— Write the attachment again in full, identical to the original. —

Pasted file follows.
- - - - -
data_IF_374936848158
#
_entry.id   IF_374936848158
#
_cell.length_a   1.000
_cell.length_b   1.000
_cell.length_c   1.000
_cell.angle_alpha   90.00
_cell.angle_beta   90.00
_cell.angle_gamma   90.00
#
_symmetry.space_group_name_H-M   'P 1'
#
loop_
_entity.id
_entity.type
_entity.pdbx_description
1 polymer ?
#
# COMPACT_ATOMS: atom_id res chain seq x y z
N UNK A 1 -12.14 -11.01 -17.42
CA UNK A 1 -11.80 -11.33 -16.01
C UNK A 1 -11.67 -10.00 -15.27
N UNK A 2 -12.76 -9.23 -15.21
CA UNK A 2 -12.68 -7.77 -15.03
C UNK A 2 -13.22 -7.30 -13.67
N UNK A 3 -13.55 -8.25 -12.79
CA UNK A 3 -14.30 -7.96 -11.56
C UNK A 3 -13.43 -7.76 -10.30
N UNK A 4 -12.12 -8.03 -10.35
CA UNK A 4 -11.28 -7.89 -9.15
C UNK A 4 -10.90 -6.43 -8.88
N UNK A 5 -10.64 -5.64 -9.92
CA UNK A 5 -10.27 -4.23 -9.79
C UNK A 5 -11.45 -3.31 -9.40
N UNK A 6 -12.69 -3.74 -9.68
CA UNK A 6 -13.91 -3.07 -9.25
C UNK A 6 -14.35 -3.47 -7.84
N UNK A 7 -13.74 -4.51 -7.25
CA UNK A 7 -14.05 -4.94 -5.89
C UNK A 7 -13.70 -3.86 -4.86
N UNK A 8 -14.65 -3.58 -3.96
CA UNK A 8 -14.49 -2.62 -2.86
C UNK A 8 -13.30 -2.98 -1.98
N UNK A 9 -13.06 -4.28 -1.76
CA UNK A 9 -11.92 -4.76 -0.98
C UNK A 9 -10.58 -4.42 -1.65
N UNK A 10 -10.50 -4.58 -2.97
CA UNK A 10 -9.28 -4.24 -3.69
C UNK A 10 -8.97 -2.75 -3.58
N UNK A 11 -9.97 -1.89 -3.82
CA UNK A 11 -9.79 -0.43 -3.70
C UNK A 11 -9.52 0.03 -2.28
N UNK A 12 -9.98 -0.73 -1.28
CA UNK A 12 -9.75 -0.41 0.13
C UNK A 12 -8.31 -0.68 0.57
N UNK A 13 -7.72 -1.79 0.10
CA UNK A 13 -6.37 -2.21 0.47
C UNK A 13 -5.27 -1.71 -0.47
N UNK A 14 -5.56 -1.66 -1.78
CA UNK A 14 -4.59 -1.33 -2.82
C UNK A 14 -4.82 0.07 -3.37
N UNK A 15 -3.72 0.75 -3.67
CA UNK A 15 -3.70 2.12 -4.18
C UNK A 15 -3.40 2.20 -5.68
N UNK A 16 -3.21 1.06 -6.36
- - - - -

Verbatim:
data_IF_374936848158
#
_entry.id   IF_374936848158
#
_cell.length_a   1.000
_cell.length_b   1.000
_cell.length_c   1.000
_cell.angle_alpha   90.00
_cell.angle_beta   90.00
_cell.angle_gamma   90.00
#
_symmetry.space_group_name_H-M   'P 1'
#
loop_
_entity.id
_entity.type
_entity.pdbx_description
1 polymer ?
#
# COMPACT_ATOMS: atom_id res chain seq x y z
N UNK A 1 -12.14 -11.01 -17.42
CA UNK A 1 -11.80 -11.33 -16.01
C UNK A 1 -11.67 -10.00 -15.27
N UNK A 2 -12.76 -9.23 -15.21
CA UNK A 2 -12.68 -7.77 -15.03
C UNK A 2 -13.22 -7.30 -13.67
N UNK A 3 -13.55 -8.25 -12.79
CA UNK A 3 -14.30 -7.96 -11.56
C UNK A 3 -13.43 -7.76 -10.30
N UNK A 4 -12.12 -8.03 -10.35
CA UNK A 4 -11.28 -7.89 -9.15
C UNK A 4 -10.90 -6.43 -8.88
N UNK A 5 -10.64 -5.64 -9.92
CA UNK A 5 -10.27 -4.23 -9.79
C UNK A 5 -11.45 -3.31 -9.40
N UNK A 6 -12.69 -3.74 -9.68
CA UNK A 6 -13.91 -3.07 -9.25
C UNK A 6 -14.35 -3.47 -7.84
N UNK A 7 -13.74 -4.51 -7.25
CA UNK A 7 -14.05 -4.94 -5.89
C UNK A 7 -13.70 -3.86 -4.86
N UNK A 8 -14.65 -3.58 -3.96
CA UNK A 8 -14.49 -2.62 -2.86
C UNK A 8 -13.30 -2.98 -1.98
N UNK A 9 -13.06 -4.28 -1.76
CA UNK A 9 -11.92 -4.76 -0.98
C UNK A 9 -10.58 -4.42 -1.65
N UNK A 10 -10.50 -4.58 -2.97
CA UNK A 10 -9.28 -4.24 -3.69
C UNK A 10 -8.97 -2.75 -3.58
N UNK A 11 -9.97 -1.89 -3.82
CA UNK A 11 -9.79 -0.43 -3.70
C UNK A 11 -9.52 0.03 -2.28
N UNK A 12 -9.98 -0.73 -1.28
CA UNK A 12 -9.75 -0.41 0.13
C UNK A 12 -8.31 -0.68 0.57
N UNK A 13 -7.72 -1.79 0.10
CA UNK A 13 -6.37 -2.21 0.47
C UNK A 13 -5.27 -1.71 -0.47
N UNK A 14 -5.56 -1.66 -1.78
CA UNK A 14 -4.59 -1.33 -2.82
C UNK A 14 -4.82 0.07 -3.37
N UNK A 15 -3.72 0.75 -3.67
CA UNK A 15 -3.70 2.12 -4.18
C UNK A 15 -3.40 2.20 -5.68
N UNK A 16 -3.21 1.06 -6.36